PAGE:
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Chess is a recreational and competitive game for two players. Sometimes called Western Chess or International Chess to distinguish it from its predecessors and other chess variants, the current form of the game emerged in Southern Europe during the second half of the 15th century after evolving from similar, much older games of Indian and Persian origin. Today, chess is one of the world's most popular games, played by millions of people worldwide in clubs, online, by correspondence, in tournaments and informally.
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The game is played on a square chequered board with 64 squares. At the start, each player (one controlling the white pieces, the other controlling the black pieces) controls sixteen pieces: one king, one queen, two rooks, two knights, two bishops, and eight pawns. The object of the game is to checkmate the opponent's king, whereby the king is under immediate attack (in "check") and there is no way to remove it from attack on the next move.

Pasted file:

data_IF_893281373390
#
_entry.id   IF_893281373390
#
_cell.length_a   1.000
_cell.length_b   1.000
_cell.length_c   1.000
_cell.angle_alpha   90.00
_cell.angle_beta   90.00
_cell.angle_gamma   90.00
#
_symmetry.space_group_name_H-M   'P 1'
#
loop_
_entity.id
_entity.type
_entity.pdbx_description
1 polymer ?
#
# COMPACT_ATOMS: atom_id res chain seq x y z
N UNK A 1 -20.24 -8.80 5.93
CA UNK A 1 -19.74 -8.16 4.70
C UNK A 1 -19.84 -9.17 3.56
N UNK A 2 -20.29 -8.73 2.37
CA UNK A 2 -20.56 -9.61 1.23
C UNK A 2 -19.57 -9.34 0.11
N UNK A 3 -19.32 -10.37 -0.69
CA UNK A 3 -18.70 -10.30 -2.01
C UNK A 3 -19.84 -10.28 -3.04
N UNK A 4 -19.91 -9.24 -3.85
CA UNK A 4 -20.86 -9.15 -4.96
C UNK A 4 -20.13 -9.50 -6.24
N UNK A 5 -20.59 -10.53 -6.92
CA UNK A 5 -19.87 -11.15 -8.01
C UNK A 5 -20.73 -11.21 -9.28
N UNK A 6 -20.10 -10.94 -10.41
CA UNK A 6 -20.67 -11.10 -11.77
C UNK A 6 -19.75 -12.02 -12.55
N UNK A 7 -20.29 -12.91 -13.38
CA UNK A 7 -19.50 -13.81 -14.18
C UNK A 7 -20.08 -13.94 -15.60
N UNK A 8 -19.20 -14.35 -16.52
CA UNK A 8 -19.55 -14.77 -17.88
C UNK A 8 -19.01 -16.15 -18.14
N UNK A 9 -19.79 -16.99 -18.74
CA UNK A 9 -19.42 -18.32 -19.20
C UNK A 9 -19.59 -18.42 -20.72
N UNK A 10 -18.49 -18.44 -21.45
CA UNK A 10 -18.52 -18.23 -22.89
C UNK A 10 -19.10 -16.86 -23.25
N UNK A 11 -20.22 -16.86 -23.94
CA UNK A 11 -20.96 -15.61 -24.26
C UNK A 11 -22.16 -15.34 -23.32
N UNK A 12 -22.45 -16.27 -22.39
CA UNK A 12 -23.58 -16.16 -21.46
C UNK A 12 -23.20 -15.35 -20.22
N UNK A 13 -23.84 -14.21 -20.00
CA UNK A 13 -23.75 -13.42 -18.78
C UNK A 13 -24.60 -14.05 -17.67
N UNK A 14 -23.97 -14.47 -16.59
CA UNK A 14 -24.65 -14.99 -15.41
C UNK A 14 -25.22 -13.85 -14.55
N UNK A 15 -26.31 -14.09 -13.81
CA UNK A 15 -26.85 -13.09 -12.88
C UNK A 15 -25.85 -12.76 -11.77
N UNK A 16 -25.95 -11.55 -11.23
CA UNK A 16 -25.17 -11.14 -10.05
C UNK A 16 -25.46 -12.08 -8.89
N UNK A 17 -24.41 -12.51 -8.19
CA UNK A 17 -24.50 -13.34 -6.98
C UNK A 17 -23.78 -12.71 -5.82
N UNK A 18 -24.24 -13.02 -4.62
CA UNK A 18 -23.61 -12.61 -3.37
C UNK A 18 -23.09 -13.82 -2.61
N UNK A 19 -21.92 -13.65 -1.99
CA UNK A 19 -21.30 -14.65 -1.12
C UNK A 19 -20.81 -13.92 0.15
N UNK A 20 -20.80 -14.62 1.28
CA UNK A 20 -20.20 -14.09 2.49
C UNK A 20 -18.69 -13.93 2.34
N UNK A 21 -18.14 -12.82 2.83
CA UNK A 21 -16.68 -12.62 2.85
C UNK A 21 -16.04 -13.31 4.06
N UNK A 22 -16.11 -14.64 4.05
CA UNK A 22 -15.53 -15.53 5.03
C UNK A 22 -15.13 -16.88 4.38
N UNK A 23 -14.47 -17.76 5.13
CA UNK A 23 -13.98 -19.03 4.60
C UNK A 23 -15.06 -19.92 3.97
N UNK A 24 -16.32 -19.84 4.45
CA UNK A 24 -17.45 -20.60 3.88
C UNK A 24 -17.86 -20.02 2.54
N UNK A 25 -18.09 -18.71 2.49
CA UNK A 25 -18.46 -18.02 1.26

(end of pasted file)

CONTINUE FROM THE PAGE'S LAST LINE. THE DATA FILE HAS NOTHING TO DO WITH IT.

The tradition of organized competitive chess started in the sixteenth century. The first official World Chess Champion, Wilhelm Steinitz, claimed his title in 1886; Viswanathan Anand is the current World Champion. Theoreticians have developed extensive chess strategies and tactics since the game's inception. Aspects of art are found in chess composition.
One of the goals of early computer scientists was to create a chess-playing machine, and today's chess is deeply influenced by the abilities of current chess programs and by the possibility to play online. In 1997, a match between Garry Kasparov, then World Champion, and a computer proved for the first time that machines are able to beat even the strongest human players.